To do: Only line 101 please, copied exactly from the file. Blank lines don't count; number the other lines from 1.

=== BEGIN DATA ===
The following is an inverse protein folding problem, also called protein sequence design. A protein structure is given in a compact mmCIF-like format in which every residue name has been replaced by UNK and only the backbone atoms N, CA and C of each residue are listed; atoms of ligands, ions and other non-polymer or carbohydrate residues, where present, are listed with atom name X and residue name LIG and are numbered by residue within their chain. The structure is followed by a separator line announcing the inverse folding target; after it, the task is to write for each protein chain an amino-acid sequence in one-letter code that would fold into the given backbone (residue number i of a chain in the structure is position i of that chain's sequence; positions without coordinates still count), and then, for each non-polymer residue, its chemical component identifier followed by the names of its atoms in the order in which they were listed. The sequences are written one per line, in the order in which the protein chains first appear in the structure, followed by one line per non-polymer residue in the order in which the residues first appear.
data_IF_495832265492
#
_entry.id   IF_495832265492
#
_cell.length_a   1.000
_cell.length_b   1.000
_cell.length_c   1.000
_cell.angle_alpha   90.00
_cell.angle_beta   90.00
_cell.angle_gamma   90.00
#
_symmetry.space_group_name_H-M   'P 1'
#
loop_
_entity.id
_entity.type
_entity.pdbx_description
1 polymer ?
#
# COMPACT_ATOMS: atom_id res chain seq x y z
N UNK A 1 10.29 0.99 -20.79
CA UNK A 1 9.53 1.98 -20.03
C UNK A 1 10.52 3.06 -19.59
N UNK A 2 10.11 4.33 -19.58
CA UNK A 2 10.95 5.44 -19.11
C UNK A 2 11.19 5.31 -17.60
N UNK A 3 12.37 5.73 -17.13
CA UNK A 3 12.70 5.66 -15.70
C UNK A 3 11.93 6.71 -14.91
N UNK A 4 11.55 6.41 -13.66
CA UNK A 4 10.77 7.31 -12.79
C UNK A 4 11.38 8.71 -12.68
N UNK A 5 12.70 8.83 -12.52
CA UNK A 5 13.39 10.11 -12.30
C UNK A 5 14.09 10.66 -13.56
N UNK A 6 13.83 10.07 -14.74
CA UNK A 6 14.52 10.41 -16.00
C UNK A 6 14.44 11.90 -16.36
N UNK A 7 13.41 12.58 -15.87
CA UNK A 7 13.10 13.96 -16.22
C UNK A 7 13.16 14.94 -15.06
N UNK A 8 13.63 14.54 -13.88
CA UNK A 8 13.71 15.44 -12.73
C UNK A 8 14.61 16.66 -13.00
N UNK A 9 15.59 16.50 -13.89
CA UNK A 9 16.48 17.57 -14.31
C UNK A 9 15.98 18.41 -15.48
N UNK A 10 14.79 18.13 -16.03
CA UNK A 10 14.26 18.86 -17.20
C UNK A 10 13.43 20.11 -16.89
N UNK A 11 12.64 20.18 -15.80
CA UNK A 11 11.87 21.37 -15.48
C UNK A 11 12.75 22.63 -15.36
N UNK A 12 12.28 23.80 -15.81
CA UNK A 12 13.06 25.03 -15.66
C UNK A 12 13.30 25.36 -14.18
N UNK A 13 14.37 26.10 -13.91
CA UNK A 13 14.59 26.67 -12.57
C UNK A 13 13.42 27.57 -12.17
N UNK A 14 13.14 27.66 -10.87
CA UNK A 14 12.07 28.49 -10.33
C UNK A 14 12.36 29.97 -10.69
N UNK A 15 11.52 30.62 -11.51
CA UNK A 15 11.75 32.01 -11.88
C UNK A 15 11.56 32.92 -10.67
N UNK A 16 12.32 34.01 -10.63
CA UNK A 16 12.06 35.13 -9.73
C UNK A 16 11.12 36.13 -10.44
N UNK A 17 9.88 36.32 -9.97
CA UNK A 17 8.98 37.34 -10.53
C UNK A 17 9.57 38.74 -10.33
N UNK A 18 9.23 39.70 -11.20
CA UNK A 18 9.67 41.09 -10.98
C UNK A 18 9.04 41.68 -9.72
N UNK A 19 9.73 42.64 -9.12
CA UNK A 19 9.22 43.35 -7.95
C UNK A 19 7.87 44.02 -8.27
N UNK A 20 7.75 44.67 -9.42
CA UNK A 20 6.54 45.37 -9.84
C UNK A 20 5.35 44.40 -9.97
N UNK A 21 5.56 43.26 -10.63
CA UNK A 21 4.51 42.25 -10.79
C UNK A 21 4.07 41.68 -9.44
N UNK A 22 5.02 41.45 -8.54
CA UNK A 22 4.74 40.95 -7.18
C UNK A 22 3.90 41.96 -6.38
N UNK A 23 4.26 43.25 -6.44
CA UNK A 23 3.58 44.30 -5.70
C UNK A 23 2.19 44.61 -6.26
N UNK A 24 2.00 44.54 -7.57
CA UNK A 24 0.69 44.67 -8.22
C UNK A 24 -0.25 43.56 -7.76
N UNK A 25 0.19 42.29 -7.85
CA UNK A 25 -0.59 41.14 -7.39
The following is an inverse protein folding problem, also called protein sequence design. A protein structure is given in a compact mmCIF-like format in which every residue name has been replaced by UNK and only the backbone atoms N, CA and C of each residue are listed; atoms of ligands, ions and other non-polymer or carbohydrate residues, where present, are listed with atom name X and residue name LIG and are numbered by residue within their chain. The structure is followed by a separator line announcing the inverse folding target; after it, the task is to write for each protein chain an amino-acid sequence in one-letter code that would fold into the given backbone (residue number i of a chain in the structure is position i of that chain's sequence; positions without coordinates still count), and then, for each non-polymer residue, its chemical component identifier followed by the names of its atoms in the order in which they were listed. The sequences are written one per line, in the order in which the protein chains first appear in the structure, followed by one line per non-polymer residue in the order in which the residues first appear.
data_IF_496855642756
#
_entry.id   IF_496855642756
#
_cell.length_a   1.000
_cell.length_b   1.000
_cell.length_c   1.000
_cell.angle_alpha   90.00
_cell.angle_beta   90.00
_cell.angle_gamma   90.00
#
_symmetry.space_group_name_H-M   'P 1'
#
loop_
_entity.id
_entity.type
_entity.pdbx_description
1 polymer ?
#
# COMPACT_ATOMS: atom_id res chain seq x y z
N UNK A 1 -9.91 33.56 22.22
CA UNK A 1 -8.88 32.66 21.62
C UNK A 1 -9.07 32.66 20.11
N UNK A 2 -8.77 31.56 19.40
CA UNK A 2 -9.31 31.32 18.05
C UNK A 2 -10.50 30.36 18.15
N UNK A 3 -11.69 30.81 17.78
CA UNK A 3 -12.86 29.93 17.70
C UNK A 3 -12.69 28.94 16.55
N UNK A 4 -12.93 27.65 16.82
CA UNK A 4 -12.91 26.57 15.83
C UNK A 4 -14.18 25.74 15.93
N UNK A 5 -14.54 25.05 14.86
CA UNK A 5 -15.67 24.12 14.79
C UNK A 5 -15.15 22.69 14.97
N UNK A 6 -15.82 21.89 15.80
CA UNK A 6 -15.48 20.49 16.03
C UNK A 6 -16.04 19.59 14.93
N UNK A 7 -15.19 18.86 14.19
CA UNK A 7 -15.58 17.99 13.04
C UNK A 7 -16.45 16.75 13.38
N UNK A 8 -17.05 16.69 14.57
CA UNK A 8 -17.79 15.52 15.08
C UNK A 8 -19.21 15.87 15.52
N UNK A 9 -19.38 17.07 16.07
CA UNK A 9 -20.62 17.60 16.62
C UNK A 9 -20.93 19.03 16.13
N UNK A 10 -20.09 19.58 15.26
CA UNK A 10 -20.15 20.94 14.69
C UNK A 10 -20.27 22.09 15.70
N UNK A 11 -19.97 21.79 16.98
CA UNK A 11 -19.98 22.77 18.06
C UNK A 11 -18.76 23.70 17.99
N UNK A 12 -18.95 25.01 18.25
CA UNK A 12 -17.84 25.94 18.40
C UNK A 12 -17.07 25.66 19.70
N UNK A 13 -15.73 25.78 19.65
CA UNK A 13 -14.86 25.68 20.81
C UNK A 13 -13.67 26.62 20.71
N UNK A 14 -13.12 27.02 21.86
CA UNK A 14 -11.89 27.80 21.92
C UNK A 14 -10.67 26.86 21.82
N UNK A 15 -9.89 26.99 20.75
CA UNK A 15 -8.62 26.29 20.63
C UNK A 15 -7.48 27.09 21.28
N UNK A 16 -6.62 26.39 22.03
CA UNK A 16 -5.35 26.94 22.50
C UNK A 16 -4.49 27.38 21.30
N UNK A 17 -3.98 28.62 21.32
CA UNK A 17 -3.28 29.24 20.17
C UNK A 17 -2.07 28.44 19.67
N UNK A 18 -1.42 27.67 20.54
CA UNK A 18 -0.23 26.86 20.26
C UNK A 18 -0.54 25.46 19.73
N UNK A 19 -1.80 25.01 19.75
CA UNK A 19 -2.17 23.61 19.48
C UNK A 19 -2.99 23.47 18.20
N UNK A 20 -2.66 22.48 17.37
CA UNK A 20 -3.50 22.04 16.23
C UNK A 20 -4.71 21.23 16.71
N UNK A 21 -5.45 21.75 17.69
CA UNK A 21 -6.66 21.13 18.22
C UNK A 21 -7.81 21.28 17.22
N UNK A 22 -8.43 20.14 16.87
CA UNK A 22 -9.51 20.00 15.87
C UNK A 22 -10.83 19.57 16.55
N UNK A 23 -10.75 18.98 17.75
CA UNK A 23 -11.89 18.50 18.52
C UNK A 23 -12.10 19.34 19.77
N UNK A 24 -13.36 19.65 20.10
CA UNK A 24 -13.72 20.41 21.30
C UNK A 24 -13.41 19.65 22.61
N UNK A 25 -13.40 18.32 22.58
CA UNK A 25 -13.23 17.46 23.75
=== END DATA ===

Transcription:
_cell.length_a   1.000